To this day I have fond memories of Thriller. A few of the episodes are out on video and I have thought of buying them at times (unfortunately, I don't think "Pigeons from Hell" is one of them). I am hoping that at some point they will release the entire series on DVD with several extras (the original network promos, a documentary on the series, et. al.). Given its continued popularity, it seems possible that some day they will.

Sunday, October 24, 2004

What is Released on DVD

I have often wondered who determines what movies and TV shows are released on DVD and how they make that determination. The reason I have pondered this for a long time is it seems to me that there is often little rhyme and reason as to what is available on DVD and what is not.
A perfect example is the Judy Garland and Gene Kelly Summer Stock. It is regarded by many as a classic musical and has long been a favourite with fans. As I write this, however, it is still not available on DVD. On the other hand, For Me and My Gal, another teaming of Judy Garland and Gene Kelly and the first motion picture in which Gene Kelly starred, is available on DVD. While I don't know of anyone who seriously dislikes For Me and My Gal, most people I know regard Summer Stock as the superior of the two films. So why isn't Summer Stock available on DVD?

Indeed, Summer Stock is hardly the only classic film that is not on DVD. El Cid, the classic Sixties epic with Charlton Heston as the legendary hero, has never been on DVD either. What is worse is that I have never heard of any plans to release it. Given the continuing popularity of the film, I would think it would be an obvious choice for release on DVD too.

Of course, some films are released on DVD only to go out of print. The Beatles film Help! was released on DVD in 1997, but it is no longer being manufactured. There are still new and used copies to be bought, although the prices tend to be steeper than most DVDs. Indeed, the prices for copies of Help! would seem to indicate there is a demand for the movie. Indeed, I would think the fact that it is a Beatles movie and anything Beatles related tends to sell very, very well, would dictate that it would not have gone out of print. And yet, I have heard of no plans to re-release it on DVD.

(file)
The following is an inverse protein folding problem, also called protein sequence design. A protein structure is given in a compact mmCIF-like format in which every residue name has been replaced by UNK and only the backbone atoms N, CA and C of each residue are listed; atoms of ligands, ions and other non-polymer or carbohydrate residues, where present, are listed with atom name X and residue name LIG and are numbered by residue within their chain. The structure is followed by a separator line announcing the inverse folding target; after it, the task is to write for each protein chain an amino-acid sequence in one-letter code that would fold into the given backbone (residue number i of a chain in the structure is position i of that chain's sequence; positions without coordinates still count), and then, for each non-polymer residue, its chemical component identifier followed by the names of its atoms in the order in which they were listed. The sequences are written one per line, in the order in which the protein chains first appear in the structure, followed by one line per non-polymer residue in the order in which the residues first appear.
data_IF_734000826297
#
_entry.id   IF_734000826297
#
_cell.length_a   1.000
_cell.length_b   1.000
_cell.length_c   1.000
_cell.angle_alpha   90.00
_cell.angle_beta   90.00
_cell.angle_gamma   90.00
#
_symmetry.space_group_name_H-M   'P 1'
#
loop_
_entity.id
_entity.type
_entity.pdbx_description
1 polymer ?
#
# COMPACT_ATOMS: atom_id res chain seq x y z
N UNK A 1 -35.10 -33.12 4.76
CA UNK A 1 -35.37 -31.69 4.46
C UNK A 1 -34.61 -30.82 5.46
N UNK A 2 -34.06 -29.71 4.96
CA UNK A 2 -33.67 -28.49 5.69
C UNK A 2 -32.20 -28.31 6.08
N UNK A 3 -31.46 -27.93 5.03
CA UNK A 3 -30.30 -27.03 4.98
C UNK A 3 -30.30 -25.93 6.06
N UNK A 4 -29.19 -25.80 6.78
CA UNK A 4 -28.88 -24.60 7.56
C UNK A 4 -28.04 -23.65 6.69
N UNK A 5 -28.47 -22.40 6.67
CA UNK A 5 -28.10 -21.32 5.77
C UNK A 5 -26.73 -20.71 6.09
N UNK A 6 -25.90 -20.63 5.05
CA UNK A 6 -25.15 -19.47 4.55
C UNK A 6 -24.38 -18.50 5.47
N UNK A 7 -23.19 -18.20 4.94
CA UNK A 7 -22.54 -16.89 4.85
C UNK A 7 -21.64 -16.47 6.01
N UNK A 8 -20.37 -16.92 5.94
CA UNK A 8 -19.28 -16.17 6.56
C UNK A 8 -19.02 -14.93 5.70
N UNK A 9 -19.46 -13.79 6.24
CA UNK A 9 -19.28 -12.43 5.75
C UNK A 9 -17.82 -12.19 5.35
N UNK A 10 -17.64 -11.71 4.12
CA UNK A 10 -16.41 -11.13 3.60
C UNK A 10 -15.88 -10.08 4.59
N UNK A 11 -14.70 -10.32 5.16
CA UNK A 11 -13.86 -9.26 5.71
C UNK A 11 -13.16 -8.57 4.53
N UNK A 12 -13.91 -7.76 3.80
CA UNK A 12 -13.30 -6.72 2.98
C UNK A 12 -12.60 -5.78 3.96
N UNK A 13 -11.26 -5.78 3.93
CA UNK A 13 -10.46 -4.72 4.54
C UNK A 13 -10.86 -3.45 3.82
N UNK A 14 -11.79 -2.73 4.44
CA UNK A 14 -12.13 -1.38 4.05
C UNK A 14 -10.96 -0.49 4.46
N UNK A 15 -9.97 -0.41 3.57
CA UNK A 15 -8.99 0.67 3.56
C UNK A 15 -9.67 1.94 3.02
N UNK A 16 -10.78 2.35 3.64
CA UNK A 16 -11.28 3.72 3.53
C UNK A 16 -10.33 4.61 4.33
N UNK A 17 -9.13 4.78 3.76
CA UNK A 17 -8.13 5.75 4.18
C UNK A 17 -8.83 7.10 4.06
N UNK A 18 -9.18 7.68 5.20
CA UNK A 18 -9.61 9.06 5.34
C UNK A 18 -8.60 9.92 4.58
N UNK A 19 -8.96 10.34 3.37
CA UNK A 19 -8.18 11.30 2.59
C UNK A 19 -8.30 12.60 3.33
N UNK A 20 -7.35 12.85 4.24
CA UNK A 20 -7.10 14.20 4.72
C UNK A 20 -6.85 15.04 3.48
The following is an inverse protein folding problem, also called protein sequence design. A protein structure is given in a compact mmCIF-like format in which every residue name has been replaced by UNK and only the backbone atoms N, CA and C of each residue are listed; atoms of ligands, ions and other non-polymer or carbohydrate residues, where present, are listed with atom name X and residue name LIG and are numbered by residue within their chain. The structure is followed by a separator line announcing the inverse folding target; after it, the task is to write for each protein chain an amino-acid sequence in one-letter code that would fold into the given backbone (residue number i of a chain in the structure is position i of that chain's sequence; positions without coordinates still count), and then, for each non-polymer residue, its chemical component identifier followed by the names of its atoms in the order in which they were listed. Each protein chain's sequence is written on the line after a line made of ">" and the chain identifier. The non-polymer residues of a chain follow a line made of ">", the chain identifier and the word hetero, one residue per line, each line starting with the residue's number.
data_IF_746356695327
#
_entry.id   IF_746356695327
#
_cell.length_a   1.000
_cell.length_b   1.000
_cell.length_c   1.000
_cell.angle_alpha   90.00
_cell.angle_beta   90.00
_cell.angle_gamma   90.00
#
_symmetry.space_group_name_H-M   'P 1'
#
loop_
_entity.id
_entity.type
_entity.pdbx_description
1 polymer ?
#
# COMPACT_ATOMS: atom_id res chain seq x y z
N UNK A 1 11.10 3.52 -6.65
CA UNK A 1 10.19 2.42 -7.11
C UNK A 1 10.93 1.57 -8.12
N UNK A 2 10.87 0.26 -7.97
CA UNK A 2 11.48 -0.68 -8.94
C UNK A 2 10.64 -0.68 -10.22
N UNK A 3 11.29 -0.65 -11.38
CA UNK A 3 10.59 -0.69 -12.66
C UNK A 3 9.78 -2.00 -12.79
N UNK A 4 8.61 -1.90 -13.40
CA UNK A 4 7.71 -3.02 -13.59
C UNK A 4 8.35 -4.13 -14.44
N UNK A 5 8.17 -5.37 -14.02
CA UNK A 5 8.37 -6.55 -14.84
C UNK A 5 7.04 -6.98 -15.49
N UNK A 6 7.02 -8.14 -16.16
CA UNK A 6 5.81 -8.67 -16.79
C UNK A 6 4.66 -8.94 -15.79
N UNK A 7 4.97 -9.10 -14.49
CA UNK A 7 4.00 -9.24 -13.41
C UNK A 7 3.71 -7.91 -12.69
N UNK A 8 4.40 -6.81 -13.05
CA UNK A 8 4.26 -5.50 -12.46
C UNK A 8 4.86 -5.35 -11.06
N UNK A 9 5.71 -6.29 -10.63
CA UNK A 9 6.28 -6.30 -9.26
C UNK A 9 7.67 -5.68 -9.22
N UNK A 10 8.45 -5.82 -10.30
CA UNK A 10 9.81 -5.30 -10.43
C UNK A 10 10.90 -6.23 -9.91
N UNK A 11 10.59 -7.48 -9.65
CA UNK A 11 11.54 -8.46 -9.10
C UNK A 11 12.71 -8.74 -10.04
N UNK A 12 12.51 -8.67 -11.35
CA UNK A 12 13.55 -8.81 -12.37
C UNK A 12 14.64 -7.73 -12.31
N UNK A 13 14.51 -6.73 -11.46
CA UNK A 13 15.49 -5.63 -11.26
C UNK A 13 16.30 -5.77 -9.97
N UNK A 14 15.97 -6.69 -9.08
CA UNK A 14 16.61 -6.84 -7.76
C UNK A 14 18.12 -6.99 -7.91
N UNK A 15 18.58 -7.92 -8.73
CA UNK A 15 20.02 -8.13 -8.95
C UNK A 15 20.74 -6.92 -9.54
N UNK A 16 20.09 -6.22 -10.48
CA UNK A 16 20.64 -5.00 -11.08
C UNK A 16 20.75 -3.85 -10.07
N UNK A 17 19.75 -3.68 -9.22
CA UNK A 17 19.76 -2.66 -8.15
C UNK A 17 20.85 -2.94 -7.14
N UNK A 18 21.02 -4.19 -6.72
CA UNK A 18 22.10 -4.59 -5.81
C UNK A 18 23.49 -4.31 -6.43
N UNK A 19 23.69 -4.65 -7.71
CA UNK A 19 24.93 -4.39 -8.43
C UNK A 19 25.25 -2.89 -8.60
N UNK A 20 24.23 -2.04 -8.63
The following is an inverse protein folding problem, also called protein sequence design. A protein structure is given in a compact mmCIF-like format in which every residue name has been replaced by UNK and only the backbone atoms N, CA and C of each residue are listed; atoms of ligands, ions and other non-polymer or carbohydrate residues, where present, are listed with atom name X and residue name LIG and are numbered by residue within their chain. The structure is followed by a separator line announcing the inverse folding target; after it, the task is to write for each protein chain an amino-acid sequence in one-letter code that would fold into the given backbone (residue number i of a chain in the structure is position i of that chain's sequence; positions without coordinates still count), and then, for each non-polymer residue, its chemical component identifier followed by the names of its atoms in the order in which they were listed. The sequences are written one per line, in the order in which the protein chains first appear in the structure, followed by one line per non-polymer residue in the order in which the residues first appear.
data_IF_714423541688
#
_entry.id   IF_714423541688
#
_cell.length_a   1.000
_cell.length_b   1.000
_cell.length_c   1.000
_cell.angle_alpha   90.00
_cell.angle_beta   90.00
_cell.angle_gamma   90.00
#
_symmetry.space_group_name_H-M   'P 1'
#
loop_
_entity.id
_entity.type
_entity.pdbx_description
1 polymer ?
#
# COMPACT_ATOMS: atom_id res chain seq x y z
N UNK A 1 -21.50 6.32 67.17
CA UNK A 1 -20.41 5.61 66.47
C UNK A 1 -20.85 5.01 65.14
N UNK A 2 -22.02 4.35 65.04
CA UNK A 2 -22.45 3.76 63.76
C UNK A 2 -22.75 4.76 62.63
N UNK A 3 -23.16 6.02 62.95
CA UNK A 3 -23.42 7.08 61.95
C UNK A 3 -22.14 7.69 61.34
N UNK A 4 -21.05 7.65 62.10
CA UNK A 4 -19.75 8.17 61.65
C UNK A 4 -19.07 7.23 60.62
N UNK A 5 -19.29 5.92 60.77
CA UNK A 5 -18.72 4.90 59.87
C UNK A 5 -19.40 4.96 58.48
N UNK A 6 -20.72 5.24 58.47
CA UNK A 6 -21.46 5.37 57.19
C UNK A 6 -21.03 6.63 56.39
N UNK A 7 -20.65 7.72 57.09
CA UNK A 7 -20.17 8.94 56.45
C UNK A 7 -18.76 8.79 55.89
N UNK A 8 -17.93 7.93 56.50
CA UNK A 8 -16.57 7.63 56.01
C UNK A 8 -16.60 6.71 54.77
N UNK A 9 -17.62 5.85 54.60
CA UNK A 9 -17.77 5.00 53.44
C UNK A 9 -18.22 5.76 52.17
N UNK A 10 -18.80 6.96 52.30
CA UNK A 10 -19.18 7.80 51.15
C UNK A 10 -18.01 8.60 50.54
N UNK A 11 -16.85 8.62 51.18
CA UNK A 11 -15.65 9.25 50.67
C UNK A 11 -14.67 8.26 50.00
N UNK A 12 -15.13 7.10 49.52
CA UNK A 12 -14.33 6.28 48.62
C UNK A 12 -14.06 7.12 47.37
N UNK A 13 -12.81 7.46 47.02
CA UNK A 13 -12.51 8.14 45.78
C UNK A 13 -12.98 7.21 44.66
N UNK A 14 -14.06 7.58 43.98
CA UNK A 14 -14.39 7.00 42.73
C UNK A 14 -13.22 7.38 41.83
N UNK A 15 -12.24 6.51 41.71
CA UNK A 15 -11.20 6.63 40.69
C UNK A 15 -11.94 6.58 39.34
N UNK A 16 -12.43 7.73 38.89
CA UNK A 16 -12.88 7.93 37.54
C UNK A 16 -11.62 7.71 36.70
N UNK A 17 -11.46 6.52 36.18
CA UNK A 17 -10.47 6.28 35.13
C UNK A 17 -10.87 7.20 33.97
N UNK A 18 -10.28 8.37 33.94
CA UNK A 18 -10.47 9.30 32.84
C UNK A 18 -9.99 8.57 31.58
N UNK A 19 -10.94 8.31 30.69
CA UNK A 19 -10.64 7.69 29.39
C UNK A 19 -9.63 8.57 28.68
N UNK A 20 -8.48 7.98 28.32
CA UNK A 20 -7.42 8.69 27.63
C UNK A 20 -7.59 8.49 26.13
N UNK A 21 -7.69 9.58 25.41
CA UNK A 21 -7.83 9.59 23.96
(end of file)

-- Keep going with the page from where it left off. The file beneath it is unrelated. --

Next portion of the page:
The question of how it is decided what films are released on DVD becomes even more pointed when I think about just what is available on DVD. Cocktail, the 1988 movie in which Tom Cruise played a bartender, has been on DVD since 2002. Now, in my humble opinion, not only is Cocktail possibly Tom Cruise's worst film, it is also quite possibly one of the worst films of all time. I can name only a few other Hollywood products that are as dreadful as Cocktail, yet it is available on DVD, while Summer Stock and El Cid are not.

I am not only mystified by what films are released on DVD and what films are not, but also by which TV shows are released on DVD and which ones aren't. The Wild Wild West as long been a cult favourite and has had a long and successful syndication run. It continues to be a popular series to this day. Despite this fact, The Wild Wild West is not available on DVD, and I have heard of no plans to release on DVD. This would not be so puzzling, except that the first season of Just Shoot Me is out on DVD. Now Just Shoot Me was a show that critics did not regard highly and it never was a huge hit in the ratings. Its syndication run has not been a huge success. In fact, the only reason I believe it ran five years at all is that NBC kept on Tuesday and Thursday nights where at least some of the audiences for their higher rated sitcoms might just stay tuned. Regardless, its first season can be bought on DVD.

It makes little sense to me that classic movies like Summer Stock and El Cid are not available on DVD and classic shows like The Wild Wild West are not available on DVD, while lesser movies and shows are. I do have to wonder how it is determined what goes on DVD and what doesn't. At least Amazon has it set up to where people can let the powers that be know what they want on DVD. Let us say that someone does a search for Summer Stock on DVD. They would arrive at a page which would inform them that the title is not yet available. On that page would be a link that he or she could click to let Amazon know that they are interested in seeing Summer Stock on DVD. Amazon would then alert the owners of the copyright on Summer Stock that an individual wants Summer Stock on DVD. With any luck, if enough people want Summer Stock on DVD, then those owning the coypright would release it on DVD. While I don't know how effective Amazon can be in persuading companies to release their product on DVD, it at least gives fans an outlet to express their desires.

Anyhow, I do hope that eventually I do see Summer Stock, El Cid, and The Wild Wild West released on DVD. I would certainly buy them. Unfortunately, I don't kow how soon that will be...